The Arab Spring – Words without Borders

As we stand with all those in struggle in Syria, Libya and the region, Kutub highly recommends all readers check out Words Without Borders’ series on The Arab Spring.

The Words Without Borders series documents the Arab Spring with literature from the countries of the uprisings. Following the sequence of events, they begin in North Africa with writing from Algeria, Egypt, Libya, Sudan, and Tunisia – and continue into Bahrain, Jordan, Saudi Arabia, Syria, and Yemen.  

As the series is described by Words Without Borders itself: “In fiction and polemic, poetry and reporting …. In prison memoirs and comic fiction, from the distance of exile and the immediacy of the barricades, writers interpret both the insurrections and the contexts in which they occurred, providing an invaluable perspective from which to consider this ongoing revolution.”

  • Part 1: Opens with German Trade Prize winner Boualem Sansal’s tribute to Mohamed Bouazizi, the Tunisian whose self-immolation set the events of the Arab Spring in motion. Activist Nawal El Saadawi provides a snapshot of the first days of the Egyptian uprising, and Miral Al-Tahawy tells of a peasant girl carried off by the Chief of Bedouins. Laila Marouane, author of The Sexual Life of an Islamist in Paris, contributes a harrowing portrait of Algerian misogyny and oppression. Laila Neihoum presents a manifesto for Libya, while her countryman Fadhil Al-Azzawi opens a theme park for deceased dictators. From Sudan, poet Tarek Eltayeb considers recent history, and Amir Tag Elsir’s novice writer courts a pompous novelist. And from Tunisia, Cecile Oumhani interviews the publisher Elisabeth Daldoul, while poets Amina Said and Tahar Bekri speak of a country under siege.
  • Part 2: Opens with an interview with Rafik Schami, whose work has been banned in his native Syria for forty years, discussing the tortured history and uncertain future of his country. Cécile Oumhani and Syrian poet Aïcha Arnaout discuss writing the revolt. Jordan’s Elias Farkouh finds a child’s dream day ends in a nightmare, while Beirut39 honoree Mohammed Hasan Alwan observes a young man’s musical (and sentimental) education. Bahraini poet-activist Ali Al Jallawi recalls his brutal arrest and imprisonment. On the brink of his departure from Yemen, Mohammed Algharbi Amran’s young medical student confronts the past, and the father, he’s never known.  And Arab Booker nominee Wajdi Muhammad Abduh al-Ahdal tests the grammar of freedom.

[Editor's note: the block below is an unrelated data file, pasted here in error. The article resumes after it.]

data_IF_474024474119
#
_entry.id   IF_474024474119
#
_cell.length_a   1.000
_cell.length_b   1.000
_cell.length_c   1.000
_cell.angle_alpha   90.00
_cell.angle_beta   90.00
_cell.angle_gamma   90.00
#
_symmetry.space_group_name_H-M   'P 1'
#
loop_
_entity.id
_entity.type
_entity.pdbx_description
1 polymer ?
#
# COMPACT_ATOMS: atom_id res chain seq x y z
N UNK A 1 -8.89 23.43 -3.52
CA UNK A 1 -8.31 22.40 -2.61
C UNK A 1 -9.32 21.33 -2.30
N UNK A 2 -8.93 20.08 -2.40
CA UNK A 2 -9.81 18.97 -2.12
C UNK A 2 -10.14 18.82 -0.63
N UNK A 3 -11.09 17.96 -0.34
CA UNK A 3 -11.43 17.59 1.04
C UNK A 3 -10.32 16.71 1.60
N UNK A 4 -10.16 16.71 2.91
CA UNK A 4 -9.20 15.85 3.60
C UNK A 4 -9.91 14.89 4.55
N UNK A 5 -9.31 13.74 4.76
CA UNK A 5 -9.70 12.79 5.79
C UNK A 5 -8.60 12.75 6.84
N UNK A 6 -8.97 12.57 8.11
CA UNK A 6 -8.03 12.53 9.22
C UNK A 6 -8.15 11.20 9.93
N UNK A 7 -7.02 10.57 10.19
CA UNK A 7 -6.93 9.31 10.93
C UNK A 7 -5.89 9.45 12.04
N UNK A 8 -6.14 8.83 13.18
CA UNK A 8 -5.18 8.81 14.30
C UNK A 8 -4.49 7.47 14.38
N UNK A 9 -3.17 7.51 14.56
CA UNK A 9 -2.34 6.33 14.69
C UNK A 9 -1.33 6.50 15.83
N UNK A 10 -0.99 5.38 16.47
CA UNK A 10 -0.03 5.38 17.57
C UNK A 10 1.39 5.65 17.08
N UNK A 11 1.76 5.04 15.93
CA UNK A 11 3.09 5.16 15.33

Also informative are Words Without Boarders’ related Dispatches, including:

“At the end of January, Chip Rossetti considered the “rumbling octopus” of the protests in Tahrir Square in the context of Egyptian literature. The next month, Magdy El Shafee filed a graphic report from the demonstrations just hours before Mubarak was unseated. Cecile Oumhani brought a personal perspective to the struggles in Tunisia, and Suzanne Ruta spelled out a lexicon of Algerian repression and rebellion. Hosam Aboul-Ela considered the long tradition of the dictator novel in Egypt. Algerian columnist Kamel Daoud interrogated the definition of “country” in the Arab world. And in our March film issue, Suzanne Ruta revisited the great, and timely once more, Battle of Algiers.  In those first heady moments, great changes looked imminent; but as Boualem Sansal notes in his sorrowful letter to Bouazizi, ‘How long it is, this Arab spring, and how uncertain its days’.”

The dispatches continue with The Graffiti of Benghazi by Ethan Chorin.

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